Heard people talking about stable coins but not sure what they are? In this blog we will simply define and explain it.
A Simple Explanation Of Stable Coins
Cryptocurrencies are notoriously volatile for many reasons. Stable coins aim to remove much of that volatility by tying their value to a more traditional asset. Most commonly, these assets are the US dollar or gold. The result is a more stable cryptocurrency that has more practical use.
Why Are Stable Coins Important?
Stable coins are important because they act as a bridge between cryptocurrencies and fiat currencies or commodities. This makes them much more attractive and functional for every day usage. A merchant may not want to accept cryptocurrency for a product or service, concerned that the value of that crypto may plummet before it can be on-traded or sold. Hence stable coins are much more attractive for this purpose. The combination of digital and traditional assets has drawn billions of dollars into the crypto ecosystem and made stable coins one of their largest growth sectors. Most stable coins are pegged against the US dollar on a one-to-one ratio.
Types Of Stable Coins
There are three different types of stable coins:
Fiat-collateralized – coins are produced in whatever fiat currency they are tied to e.g. USD. It honors the now obsolete practice of backing a currency with a commodity, similar to how gold was tied to the US dollar until 1973. An amount of fiat currency is held in reserve, equal to the value of stable coins in circulation.
Examples of fiat-collateralized stable coins are:
- USD coin (USDC)
- Tether (USDT)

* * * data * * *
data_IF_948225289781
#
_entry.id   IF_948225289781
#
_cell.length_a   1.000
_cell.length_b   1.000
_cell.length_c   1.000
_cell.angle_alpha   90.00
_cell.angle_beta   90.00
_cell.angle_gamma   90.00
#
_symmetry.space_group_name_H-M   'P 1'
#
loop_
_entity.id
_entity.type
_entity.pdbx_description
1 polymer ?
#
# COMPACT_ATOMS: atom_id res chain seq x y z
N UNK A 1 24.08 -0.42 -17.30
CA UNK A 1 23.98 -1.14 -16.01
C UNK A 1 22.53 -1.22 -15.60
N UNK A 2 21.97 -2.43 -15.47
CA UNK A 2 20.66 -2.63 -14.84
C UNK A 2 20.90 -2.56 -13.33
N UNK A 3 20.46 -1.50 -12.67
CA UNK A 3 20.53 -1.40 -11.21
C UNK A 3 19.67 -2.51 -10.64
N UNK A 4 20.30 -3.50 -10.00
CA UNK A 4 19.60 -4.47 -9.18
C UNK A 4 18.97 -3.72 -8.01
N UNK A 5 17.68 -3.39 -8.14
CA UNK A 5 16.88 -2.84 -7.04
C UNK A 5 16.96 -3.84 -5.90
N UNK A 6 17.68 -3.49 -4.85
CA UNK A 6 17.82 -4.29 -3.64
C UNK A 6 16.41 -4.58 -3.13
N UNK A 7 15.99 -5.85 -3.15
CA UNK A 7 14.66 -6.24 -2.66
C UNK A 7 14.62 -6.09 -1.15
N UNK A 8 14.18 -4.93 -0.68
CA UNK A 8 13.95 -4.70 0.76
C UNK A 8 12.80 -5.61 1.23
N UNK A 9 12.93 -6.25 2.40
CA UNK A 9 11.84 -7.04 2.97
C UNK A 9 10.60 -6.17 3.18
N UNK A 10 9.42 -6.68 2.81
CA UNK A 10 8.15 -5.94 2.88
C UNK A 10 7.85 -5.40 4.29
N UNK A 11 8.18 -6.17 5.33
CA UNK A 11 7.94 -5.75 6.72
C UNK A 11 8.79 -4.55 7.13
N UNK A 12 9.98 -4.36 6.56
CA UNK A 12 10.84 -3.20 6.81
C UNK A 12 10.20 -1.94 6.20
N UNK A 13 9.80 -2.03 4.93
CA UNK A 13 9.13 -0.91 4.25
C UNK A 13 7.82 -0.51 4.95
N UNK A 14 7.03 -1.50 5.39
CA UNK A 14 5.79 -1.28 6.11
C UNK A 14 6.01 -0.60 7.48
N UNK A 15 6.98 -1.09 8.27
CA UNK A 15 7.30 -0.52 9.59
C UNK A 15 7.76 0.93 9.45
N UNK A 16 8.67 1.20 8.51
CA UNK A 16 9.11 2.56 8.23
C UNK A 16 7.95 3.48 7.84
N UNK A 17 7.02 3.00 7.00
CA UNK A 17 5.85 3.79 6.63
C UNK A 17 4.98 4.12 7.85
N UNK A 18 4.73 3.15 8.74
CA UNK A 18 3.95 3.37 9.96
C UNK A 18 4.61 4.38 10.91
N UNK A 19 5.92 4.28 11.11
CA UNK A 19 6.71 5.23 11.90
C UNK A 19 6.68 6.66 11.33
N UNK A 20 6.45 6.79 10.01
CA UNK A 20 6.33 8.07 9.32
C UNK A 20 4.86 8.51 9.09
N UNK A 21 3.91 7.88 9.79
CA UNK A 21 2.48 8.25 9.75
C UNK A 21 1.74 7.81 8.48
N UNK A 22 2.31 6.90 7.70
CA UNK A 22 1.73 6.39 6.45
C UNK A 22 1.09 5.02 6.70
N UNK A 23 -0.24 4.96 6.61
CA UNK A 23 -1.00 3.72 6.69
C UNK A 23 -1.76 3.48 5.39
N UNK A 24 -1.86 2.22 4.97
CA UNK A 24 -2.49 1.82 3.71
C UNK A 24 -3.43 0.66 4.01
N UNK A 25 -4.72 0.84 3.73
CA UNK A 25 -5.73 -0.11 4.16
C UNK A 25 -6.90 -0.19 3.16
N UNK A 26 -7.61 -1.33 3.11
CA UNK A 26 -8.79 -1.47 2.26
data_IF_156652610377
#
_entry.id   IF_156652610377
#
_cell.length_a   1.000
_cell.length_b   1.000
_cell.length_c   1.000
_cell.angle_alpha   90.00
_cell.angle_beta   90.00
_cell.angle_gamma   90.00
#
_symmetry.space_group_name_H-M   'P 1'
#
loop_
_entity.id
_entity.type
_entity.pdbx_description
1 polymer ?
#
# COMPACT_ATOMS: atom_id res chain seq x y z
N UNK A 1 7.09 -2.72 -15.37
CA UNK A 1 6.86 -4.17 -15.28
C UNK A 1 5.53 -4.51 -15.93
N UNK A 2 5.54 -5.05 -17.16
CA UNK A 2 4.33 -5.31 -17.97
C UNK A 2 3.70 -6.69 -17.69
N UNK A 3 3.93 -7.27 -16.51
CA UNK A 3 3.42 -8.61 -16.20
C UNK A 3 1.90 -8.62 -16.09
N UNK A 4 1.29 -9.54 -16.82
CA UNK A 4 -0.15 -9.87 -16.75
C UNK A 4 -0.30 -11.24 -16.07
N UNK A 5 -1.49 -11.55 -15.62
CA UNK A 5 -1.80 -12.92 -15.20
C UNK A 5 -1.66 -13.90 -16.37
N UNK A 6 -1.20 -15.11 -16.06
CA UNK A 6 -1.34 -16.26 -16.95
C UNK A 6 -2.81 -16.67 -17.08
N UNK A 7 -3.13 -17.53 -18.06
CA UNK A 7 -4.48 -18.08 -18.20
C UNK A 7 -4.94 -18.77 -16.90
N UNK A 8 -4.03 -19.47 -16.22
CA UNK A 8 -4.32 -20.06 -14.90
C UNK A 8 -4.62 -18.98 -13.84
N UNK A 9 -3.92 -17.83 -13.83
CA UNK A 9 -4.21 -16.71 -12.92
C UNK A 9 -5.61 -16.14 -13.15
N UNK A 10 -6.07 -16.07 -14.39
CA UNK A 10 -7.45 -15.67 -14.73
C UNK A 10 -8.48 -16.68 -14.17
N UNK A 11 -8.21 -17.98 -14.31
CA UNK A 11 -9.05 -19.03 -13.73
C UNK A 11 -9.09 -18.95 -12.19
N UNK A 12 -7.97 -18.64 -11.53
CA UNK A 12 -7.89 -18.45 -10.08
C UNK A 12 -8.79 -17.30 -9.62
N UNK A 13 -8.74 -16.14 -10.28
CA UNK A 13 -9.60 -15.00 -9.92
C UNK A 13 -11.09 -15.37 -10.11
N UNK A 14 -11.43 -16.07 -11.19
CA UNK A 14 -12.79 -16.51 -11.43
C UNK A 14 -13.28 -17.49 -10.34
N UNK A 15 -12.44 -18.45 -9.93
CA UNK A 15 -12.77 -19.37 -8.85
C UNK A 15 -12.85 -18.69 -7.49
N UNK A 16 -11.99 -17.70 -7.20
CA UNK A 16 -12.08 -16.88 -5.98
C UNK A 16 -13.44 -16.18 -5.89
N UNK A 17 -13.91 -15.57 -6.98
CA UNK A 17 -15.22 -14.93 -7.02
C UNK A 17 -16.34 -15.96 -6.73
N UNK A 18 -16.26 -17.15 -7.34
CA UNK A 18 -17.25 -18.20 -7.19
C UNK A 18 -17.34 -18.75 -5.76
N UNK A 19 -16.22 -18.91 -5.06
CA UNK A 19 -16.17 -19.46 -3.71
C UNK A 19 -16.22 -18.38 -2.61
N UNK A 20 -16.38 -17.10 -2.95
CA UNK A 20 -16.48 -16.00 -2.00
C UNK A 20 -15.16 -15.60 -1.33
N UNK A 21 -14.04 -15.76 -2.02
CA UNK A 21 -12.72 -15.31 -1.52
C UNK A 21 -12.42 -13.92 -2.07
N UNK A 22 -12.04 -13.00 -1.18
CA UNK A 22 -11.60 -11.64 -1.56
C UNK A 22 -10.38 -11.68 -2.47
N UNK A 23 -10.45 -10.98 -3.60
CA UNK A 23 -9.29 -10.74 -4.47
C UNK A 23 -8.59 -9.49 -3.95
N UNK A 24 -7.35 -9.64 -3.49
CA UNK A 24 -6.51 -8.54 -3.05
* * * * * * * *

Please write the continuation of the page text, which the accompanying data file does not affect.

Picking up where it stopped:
- Gemini Dollar (GUSD)
- Binance USD (BUSD)
Crypto-collateralized – these coins over-collateralize an existing cryptocurrency to provide stability against bigger fluctuations. Users need to lock their collateral into a smart contract which can be liquidated by the return of the stable coins.
Examples of crypto-collateralized stable coins are:
- MakerDAO (DAI)
- Havven (HAV)
- EOSDT token (EOSDT)
Non-collateralized (or algorithmic) – these are governed by a central authority such as a bank and not backed with any collateral. They are stabilized by using special algorithms and smart contracts that regulate the supply of tokens circulated. They have begun to find use in DeFi protocols but have not been as widely adopted as the other two types of stable coins.
Examples of non-collateralized stable coins are:
- Basis (BAC)
- Carbon (CUSD)
Advantages Of Stable Coins
Stable coins are a great way to dip your toe into the cryptocurrency pool as well as providing greater flexibility for trading in the real world. If you don’t follow daily fluctuations in cryptocurrency prices, you can buy stable coins, confident in the knowledge that you won’t be hit too hard if there is a significant fall in crypto prices. Some of their biggest advantages are:
- allows access to the crypto economy with secure transactions and low fees
- more practical for everyday use
- more stable than cryptocurrencies because they are backed by an asset
- regulated with fiat-related principles
Disadvantages Of Stable Coins
- involve a third party and associated issues such as fees and regulations
- offers lower return on investments
- requires assets to be externally audited
- the regulation with fiat-related principles are an advantage as well as a disadvantage
When Was The First Stable Coin?
Stable coins were first issued in 2014. BitUSD was the pioneer on 21 July of that year, issued on the BitShares blockchain. NuBits followed shortly after and both were crypto-collateralized coins. They are still available today.
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